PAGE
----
Jacob and Esau

Jacob and Esau were twins. Jacob was born first, but Esau was the firstborn because he came out of the womb before Jacob. Esau was also called Edom, which means “red” in Hebrew.

Jacob loved Esau more than he did himself and gave him a blessing before they were even born! He said that Esau would live in tents while Jacob would be a man of peace who dwells in houses (Genesis 25:27). However, this prophecy didn’t come true until much later on when they both grew up to marry wives of their own choosing (Genesis 29-30).

Jacob’s Journey to Paddan Aram

Jacob’s Journey to Paddan Aram (Genesis 28:10 – 31:21)

Joseph, Jacob’s son, had been sold into slavery by his brothers after they had discovered that Joseph was their brother. He was taken to Egypt and later rose to become second in command under the Pharaoh of Egypt at the time. As a result of Joseph’s rise in rank, he was able to interpret a dream for the Pharaoh that predicted seven years of plenty followed by seven years of famine. The Pharaoh then appointed Joseph as his Prime Minister and put him in charge of acquiring provisions during times of plenty so they could be stored away until they were needed during times of famine. Due to this great blessing from God on Joseph’s life, Jacob decided it would be best if he himself moved down river from Beersheba toward Paddan Aram where his brother lived (Haran).

Isaac

Isaac was the son of Abraham and Sarah, and the father of Jacob and Esau. He lived to be 180 years old.

Isaac made a lasting impression on his grandson Joseph, who remembered him fondly in his famous story about being sold into slavery by his brothers.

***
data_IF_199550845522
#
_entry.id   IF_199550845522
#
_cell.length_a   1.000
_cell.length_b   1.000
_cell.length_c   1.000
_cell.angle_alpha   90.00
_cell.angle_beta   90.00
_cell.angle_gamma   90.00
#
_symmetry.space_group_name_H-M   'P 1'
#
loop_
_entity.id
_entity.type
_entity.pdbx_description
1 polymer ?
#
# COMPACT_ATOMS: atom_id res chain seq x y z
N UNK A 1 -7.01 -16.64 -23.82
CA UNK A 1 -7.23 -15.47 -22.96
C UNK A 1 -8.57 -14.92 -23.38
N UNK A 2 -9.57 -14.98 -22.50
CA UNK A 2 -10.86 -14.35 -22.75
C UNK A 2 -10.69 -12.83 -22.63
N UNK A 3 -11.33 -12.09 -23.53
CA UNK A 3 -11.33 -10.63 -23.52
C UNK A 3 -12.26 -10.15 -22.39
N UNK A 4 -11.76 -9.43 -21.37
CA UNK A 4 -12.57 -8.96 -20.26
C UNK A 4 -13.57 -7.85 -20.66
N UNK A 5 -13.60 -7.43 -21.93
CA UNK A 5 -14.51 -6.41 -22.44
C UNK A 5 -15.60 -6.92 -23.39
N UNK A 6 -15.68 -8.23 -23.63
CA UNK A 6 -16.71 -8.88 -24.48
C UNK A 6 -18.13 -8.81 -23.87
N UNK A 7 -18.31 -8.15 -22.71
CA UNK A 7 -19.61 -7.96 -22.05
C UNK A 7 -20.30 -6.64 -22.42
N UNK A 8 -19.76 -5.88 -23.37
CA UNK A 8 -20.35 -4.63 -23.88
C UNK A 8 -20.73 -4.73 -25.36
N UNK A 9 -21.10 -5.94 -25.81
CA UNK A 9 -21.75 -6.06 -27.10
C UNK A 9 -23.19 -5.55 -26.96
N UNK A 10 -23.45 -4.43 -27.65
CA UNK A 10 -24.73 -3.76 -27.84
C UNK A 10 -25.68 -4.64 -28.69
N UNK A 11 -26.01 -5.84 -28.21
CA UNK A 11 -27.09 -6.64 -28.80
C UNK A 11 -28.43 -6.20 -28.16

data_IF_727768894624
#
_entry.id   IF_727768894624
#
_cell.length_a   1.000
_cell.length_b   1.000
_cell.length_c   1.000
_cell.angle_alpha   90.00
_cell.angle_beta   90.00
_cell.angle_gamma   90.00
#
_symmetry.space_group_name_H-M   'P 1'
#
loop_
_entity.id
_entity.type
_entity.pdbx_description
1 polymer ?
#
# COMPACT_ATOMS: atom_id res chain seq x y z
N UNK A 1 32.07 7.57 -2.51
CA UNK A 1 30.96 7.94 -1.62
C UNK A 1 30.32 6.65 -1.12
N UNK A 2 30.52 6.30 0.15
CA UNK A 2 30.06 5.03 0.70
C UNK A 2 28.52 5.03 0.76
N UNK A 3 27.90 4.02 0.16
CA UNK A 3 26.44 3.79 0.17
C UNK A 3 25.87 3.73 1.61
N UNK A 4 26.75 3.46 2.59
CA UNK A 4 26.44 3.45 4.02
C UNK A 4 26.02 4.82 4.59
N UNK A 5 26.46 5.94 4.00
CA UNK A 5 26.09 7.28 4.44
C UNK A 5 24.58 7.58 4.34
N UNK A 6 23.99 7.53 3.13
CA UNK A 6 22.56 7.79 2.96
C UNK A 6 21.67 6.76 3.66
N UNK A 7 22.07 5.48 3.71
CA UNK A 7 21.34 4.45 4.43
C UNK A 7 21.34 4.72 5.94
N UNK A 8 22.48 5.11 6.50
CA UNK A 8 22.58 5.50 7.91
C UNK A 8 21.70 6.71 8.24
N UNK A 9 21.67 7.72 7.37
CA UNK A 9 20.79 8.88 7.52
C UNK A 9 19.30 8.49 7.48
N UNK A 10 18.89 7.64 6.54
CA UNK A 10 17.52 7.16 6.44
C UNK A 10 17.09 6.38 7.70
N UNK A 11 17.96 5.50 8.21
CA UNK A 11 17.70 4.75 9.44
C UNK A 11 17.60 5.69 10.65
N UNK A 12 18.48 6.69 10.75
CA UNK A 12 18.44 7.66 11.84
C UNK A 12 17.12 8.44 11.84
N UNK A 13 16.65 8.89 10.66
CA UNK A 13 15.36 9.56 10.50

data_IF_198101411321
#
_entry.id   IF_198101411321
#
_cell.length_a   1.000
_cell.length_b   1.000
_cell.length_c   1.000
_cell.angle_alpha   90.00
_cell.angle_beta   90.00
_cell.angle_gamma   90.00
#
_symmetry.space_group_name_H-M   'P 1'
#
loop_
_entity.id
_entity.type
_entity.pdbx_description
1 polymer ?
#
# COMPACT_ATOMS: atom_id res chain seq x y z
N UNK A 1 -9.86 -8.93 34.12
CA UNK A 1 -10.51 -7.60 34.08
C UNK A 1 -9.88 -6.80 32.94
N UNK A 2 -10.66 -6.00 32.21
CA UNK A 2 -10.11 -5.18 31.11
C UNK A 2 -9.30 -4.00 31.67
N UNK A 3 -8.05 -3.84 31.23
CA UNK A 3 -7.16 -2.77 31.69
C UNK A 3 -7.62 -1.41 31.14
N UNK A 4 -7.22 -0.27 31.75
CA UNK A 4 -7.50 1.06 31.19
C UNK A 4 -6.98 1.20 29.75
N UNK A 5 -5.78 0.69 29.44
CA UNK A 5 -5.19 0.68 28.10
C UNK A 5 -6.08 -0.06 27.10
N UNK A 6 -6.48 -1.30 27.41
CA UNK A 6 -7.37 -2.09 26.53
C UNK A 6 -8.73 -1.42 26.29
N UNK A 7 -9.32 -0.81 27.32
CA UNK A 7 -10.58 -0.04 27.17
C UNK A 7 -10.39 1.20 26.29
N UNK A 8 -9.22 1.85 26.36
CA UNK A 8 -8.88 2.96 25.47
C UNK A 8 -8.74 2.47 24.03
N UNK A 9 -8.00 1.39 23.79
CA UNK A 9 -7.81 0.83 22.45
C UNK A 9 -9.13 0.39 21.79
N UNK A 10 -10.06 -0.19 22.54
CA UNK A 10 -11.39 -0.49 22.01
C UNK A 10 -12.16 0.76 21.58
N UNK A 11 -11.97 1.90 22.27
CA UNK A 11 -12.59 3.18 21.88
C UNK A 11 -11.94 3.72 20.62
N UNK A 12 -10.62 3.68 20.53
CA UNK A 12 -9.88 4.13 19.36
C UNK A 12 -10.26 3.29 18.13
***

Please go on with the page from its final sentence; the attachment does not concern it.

Marriage of Isaac and Rebekah

The chronology of the Bible is a complicated process. The books were written by many different authors, at different times, and in slightly different ways. This means that there are several places where the order of events might vary from book to book.

There are also many minor inconsistencies within each book that may make you wonder what exactly happened when. For example, Genesis 24:15 says Rebekah was already engaged to Isaac when Abimelech took her away from her family—but we know from Genesis 21:14-21 that Abraham sent his servant Eliezer on this mission because he thought she was too young (too young for marriage!)

Esau’s Marriages

Esau married two Hittite women:

  • Adah, daughter of Elon the Hittite
  • Basemath, daughter of Ishmael and sister of Nabaioth.

Esau married two Canaanite women:

  • Mahalath, daughter of Ishmael and sister of Nebaioth; she was probably identical with the Maacah mentioned in 2 Samuel 3:3 as being a granddaughter of Absalom and Tamar. She is called Mooab’s daughter in 1 Chronicles 1:50; but since we know that this Moab was a son-in-law rather than a father-in-law to Esau (Genesis 36:4), it is probable that Mahalath or Maacah simply means “the woman.” If so, she would seem to have been no other than Mahalath/Maacah his own sister’s child (Genesis 27:46). See CALFEDE’S COMMENTARY IN loco.

Sale of the Birthright Jacob Marries Leah and Rachel Birth of the Sons of Jacob

Jacob’s family

Jacob was a son of Isaac, who was the son of Abraham. Jacob had twelve sons: Reuben, Simeon, Levi, Judah, Dan, Naphtali, Gad, Asher and Issachar. He also had two daughters named Dinah and Rachel. Leah was his first wife and she gave birth to six of his children: Reuben (born in Padanaram), Simeon (born in Padanaram), Levi (born in Paddan-Aram), Judah (also called Yehudah or Yada’a) (born in Canaan), Zebulun and Dinah. Rachel was his second wife and she gave birth to Joseph as well as Benjamin while they were living at home with Jacob’s father-in-law Laban in Haran.